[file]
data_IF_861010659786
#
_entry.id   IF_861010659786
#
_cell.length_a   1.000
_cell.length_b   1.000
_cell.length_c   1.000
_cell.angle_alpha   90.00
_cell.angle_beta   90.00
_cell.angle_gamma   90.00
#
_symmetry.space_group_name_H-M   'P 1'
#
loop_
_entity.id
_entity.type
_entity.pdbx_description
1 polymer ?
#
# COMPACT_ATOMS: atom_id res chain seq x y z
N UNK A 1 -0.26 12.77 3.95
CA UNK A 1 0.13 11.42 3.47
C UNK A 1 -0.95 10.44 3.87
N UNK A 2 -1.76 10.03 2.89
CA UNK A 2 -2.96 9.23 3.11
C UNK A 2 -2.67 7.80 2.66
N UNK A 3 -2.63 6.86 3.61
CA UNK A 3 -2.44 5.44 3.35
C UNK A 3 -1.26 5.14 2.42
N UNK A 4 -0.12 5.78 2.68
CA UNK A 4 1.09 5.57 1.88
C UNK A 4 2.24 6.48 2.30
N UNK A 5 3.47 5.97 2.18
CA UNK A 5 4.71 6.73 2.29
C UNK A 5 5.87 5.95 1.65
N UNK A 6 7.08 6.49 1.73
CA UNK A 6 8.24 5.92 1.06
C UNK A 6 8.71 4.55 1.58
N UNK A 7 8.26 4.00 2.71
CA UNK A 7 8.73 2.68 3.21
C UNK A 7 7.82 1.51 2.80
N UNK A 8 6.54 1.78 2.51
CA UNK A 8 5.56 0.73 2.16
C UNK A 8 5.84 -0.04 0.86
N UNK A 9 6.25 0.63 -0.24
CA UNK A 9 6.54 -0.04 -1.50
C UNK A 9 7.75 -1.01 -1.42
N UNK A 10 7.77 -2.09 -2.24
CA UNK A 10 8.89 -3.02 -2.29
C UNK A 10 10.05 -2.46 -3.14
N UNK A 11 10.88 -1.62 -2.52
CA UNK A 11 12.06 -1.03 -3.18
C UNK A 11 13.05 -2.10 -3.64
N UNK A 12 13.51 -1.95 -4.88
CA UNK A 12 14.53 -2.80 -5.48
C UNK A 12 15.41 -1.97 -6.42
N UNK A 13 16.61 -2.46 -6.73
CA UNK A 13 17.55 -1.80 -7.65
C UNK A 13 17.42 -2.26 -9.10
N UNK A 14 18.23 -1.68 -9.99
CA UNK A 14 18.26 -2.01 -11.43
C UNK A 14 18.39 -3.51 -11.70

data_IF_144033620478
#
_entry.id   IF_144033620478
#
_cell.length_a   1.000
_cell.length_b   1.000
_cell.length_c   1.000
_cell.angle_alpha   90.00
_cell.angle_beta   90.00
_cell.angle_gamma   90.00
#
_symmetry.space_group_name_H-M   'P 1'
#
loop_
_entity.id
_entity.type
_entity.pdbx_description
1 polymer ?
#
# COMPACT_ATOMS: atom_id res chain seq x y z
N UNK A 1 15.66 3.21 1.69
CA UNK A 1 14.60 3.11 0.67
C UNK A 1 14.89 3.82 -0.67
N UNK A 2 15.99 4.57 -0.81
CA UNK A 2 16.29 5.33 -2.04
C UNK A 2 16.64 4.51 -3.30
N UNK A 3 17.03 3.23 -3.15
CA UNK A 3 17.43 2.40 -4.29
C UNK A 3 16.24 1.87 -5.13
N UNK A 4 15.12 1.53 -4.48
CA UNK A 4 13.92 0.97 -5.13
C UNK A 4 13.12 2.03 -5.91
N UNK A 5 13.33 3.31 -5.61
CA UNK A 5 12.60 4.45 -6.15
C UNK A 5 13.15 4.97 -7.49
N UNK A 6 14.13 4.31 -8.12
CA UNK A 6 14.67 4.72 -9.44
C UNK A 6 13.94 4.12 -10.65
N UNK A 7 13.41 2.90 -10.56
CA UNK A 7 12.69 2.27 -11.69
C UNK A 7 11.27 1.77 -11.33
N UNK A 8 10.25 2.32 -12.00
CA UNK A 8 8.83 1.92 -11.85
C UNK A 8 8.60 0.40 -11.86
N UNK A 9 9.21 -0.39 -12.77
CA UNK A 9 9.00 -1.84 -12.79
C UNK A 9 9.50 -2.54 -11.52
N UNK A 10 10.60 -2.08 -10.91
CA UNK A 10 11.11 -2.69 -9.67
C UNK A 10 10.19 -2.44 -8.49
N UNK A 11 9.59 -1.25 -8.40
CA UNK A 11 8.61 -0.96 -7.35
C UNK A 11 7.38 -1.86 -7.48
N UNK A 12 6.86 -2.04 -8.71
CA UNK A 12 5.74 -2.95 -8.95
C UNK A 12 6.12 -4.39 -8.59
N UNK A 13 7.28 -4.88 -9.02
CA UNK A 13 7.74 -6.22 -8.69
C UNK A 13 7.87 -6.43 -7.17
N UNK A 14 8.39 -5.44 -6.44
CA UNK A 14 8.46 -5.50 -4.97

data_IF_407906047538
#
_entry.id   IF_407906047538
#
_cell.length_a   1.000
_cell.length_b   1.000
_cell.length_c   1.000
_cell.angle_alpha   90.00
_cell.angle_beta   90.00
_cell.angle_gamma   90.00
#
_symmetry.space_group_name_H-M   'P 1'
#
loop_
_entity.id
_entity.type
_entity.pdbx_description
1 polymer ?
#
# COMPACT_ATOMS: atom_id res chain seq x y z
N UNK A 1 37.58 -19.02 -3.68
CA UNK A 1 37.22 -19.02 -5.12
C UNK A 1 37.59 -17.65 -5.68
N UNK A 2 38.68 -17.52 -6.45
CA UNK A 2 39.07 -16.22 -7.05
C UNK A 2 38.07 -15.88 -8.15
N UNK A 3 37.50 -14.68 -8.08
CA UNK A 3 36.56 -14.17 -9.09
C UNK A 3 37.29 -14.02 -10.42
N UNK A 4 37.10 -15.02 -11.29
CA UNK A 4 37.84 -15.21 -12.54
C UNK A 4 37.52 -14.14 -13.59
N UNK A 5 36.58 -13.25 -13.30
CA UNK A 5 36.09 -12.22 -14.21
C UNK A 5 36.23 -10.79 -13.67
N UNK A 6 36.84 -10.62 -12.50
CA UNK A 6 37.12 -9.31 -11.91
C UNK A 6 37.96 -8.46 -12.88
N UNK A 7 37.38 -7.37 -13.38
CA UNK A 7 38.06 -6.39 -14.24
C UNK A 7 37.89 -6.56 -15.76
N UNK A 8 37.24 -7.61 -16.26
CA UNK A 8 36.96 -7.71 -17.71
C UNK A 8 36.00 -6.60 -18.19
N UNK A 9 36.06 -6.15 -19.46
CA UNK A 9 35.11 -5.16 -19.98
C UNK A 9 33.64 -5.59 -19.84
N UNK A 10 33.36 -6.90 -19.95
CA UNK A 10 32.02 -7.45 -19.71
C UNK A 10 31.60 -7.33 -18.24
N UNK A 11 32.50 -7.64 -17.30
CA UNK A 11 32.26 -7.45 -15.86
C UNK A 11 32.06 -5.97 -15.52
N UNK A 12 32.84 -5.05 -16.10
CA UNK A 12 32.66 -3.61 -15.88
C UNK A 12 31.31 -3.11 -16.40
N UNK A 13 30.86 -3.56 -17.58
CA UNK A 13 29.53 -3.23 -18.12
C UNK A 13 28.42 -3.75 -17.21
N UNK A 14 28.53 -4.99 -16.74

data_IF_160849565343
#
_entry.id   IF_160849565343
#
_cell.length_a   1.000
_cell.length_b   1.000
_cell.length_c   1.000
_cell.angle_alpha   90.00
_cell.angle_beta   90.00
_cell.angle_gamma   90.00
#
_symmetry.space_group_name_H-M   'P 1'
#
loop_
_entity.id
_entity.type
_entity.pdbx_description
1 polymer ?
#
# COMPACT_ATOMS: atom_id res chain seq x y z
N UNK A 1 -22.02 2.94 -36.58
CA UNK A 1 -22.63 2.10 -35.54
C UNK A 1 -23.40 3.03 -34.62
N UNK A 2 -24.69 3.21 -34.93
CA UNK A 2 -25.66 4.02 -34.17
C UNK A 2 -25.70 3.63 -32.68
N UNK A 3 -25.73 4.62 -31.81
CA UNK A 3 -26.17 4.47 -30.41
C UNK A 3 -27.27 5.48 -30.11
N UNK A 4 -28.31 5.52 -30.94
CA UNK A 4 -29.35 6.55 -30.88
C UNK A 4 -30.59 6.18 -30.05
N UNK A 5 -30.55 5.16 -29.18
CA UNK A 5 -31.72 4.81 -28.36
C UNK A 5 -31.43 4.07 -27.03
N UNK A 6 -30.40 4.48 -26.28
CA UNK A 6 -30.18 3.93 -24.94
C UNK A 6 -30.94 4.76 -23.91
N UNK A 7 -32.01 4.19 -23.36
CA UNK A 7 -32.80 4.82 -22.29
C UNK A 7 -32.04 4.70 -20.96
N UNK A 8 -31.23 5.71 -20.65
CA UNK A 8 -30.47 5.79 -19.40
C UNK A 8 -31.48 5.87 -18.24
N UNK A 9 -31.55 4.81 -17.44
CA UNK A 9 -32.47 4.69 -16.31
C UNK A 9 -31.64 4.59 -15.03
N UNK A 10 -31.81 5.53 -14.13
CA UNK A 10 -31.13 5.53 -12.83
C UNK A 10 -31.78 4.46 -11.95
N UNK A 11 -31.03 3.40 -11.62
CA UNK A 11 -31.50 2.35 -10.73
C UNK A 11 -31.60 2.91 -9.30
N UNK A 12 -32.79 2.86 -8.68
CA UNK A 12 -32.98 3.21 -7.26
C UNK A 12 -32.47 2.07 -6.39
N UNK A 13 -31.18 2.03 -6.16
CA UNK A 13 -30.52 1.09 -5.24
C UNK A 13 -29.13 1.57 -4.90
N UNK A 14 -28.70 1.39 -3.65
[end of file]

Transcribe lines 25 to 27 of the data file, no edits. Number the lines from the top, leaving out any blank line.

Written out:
CA UNK A 2 -2.96 9.23 3.11
C UNK A 2 -2.67 7.80 2.66
N UNK A 3 -2.63 6.86 3.61